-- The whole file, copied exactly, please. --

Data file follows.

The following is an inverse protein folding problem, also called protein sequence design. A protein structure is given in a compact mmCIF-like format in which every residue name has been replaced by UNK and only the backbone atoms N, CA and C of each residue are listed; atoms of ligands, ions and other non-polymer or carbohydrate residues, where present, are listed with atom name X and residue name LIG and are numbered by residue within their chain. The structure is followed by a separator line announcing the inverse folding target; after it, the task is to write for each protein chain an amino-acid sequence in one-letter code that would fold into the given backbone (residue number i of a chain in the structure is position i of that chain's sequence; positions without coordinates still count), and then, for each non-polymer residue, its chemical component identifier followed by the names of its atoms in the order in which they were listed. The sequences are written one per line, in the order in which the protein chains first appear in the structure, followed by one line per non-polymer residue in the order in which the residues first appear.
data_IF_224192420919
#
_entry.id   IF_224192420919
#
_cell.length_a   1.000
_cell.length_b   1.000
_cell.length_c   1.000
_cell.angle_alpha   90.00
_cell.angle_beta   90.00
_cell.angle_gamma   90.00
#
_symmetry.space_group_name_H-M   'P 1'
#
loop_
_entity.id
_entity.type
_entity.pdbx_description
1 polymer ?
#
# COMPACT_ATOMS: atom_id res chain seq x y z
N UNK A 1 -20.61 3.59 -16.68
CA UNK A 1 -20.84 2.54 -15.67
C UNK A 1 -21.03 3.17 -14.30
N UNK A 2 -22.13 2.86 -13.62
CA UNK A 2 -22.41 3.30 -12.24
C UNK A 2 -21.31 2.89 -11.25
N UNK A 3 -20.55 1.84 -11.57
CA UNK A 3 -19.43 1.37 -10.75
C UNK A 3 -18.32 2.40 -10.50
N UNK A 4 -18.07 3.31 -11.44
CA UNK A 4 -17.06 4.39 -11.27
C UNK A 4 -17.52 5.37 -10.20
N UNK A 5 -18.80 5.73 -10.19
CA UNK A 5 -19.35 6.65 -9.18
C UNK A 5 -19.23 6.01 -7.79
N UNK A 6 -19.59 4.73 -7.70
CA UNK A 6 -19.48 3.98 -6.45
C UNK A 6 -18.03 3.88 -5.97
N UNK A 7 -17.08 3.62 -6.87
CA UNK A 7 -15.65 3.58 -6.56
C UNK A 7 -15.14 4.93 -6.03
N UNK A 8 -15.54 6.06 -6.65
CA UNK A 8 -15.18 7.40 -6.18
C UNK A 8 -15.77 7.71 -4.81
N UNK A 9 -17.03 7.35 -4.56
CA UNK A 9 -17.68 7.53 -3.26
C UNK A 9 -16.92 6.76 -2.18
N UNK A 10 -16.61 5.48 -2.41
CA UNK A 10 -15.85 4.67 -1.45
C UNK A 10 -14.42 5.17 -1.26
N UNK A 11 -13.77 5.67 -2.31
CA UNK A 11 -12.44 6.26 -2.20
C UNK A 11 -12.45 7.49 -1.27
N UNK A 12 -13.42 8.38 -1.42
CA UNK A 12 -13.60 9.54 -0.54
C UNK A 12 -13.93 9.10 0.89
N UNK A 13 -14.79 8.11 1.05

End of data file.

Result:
The following is an inverse protein folding problem, also called protein sequence design. A protein structure is given in a compact mmCIF-like format in which every residue name has been replaced by UNK and only the backbone atoms N, CA and C of each residue are listed; atoms of ligands, ions and other non-polymer or carbohydrate residues, where present, are listed with atom name X and residue name LIG and are numbered by residue within their chain. The structure is followed by a separator line announcing the inverse folding target; after it, the task is to write for each protein chain an amino-acid sequence in one-letter code that would fold into the given backbone (residue number i of a chain in the structure is position i of that chain's sequence; positions without coordinates still count), and then, for each non-polymer residue, its chemical component identifier followed by the names of its atoms in the order in which they were listed. The sequences are written one per line, in the order in which the protein chains first appear in the structure, followed by one line per non-polymer residue in the order in which the residues first appear.
data_IF_224192420919
#
_entry.id   IF_224192420919
#
_cell.length_a   1.000
_cell.length_b   1.000
_cell.length_c   1.000
_cell.angle_alpha   90.00
_cell.angle_beta   90.00
_cell.angle_gamma   90.00
#
_symmetry.space_group_name_H-M   'P 1'
#
loop_
_entity.id
_entity.type
_entity.pdbx_description
1 polymer ?
#
# COMPACT_ATOMS: atom_id res chain seq x y z
N UNK A 1 -20.61 3.59 -16.68
CA UNK A 1 -20.84 2.54 -15.67
C UNK A 1 -21.03 3.17 -14.30
N UNK A 2 -22.13 2.86 -13.62
CA UNK A 2 -22.41 3.30 -12.24
C UNK A 2 -21.31 2.89 -11.25
N UNK A 3 -20.55 1.84 -11.57
CA UNK A 3 -19.43 1.37 -10.75
C UNK A 3 -18.32 2.40 -10.50
N UNK A 4 -18.07 3.31 -11.44
CA UNK A 4 -17.06 4.39 -11.27
C UNK A 4 -17.52 5.37 -10.20
N UNK A 5 -18.80 5.73 -10.19
CA UNK A 5 -19.35 6.65 -9.18
C UNK A 5 -19.23 6.01 -7.79
N UNK A 6 -19.59 4.73 -7.70
CA UNK A 6 -19.48 3.98 -6.45
C UNK A 6 -18.03 3.88 -5.97
N UNK A 7 -17.08 3.62 -6.87
CA UNK A 7 -15.65 3.58 -6.56
C UNK A 7 -15.14 4.93 -6.03
N UNK A 8 -15.54 6.06 -6.65
CA UNK A 8 -15.18 7.40 -6.18
C UNK A 8 -15.77 7.71 -4.81
N UNK A 9 -17.03 7.35 -4.56
CA UNK A 9 -17.68 7.53 -3.26
C UNK A 9 -16.92 6.76 -2.18
N UNK A 10 -16.61 5.48 -2.41
CA UNK A 10 -15.85 4.67 -1.45
C UNK A 10 -14.42 5.17 -1.26
N UNK A 11 -13.77 5.67 -2.31
CA UNK A 11 -12.44 6.26 -2.20
C UNK A 11 -12.45 7.49 -1.27
N UNK A 12 -13.42 8.38 -1.42
CA UNK A 12 -13.60 9.54 -0.54
C UNK A 12 -13.93 9.10 0.89
N UNK A 13 -14.79 8.11 1.05